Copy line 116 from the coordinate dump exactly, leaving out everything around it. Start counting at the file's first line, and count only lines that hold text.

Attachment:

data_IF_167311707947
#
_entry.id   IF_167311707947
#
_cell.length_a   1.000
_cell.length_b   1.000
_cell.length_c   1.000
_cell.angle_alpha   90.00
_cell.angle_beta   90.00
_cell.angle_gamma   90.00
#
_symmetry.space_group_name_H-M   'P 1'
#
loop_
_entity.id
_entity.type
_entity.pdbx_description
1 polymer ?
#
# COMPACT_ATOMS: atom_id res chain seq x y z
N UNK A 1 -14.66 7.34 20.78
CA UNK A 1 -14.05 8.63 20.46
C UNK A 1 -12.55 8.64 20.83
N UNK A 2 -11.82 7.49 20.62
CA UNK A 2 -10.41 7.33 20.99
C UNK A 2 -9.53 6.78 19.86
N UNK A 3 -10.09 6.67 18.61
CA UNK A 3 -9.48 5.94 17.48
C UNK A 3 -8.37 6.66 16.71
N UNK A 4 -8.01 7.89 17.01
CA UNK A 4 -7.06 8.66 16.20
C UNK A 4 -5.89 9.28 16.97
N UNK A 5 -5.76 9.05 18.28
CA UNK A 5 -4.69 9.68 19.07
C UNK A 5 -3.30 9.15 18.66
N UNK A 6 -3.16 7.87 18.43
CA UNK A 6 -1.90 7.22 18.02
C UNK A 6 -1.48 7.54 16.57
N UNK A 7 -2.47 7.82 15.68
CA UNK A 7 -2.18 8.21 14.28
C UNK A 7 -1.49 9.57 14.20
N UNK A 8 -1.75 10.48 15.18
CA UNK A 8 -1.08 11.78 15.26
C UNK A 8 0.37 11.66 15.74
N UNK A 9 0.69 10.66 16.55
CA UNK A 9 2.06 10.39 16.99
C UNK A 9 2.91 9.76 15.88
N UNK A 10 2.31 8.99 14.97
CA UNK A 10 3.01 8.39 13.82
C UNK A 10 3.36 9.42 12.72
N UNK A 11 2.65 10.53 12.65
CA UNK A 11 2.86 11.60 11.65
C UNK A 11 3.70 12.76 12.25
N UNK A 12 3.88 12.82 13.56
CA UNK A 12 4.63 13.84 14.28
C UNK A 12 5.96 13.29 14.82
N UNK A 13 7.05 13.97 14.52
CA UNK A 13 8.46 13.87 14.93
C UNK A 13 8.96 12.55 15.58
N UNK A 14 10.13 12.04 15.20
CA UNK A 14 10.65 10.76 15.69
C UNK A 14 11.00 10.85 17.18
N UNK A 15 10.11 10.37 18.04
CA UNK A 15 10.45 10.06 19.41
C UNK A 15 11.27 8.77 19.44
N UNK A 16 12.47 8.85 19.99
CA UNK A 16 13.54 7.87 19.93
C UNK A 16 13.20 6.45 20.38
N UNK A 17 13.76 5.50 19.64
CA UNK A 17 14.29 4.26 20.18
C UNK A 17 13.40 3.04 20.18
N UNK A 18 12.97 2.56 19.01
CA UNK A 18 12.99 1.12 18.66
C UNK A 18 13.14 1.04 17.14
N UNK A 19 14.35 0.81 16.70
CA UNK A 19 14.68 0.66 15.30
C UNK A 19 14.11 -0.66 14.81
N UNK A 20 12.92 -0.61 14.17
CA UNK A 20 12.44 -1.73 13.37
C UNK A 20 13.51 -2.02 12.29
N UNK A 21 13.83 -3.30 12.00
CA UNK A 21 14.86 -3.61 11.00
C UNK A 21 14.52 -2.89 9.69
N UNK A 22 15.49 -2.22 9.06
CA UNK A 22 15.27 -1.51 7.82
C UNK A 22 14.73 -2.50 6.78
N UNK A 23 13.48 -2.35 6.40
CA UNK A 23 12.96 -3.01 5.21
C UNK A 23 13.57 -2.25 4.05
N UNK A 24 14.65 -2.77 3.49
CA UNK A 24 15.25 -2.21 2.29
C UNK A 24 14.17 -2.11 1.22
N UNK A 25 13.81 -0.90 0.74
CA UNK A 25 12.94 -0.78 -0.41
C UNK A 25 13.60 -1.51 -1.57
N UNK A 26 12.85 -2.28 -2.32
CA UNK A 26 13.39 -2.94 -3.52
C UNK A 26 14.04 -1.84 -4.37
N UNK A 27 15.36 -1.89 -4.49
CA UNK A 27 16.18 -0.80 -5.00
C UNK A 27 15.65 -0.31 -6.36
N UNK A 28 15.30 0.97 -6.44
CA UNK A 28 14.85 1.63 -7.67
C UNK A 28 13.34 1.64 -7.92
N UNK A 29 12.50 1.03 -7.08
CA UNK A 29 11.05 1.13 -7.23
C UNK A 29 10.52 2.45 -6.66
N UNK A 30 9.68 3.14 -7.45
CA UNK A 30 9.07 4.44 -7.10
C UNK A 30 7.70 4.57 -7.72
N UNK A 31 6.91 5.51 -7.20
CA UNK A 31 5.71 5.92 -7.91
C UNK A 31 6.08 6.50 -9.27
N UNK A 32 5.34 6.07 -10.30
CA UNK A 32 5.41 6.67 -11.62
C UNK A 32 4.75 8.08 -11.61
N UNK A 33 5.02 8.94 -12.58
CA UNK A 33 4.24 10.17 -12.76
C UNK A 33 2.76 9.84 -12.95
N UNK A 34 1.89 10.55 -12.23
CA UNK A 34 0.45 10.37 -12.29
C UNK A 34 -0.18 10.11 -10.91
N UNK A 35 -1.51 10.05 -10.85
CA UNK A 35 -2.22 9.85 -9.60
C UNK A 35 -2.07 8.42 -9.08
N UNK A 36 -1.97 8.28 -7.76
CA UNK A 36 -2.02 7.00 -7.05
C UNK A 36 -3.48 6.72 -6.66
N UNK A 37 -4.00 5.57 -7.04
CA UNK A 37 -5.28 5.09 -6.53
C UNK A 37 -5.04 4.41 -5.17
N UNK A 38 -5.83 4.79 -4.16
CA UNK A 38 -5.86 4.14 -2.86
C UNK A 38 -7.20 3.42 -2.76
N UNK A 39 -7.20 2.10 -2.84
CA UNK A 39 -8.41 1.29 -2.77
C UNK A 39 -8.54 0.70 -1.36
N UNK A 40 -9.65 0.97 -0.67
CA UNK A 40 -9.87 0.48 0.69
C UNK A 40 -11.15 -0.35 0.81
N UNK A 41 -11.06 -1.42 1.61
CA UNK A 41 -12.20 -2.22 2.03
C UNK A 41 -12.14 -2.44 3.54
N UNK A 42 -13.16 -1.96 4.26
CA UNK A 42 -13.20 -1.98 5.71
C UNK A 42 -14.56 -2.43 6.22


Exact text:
C UNK A 32 4.75 8.08 -11.61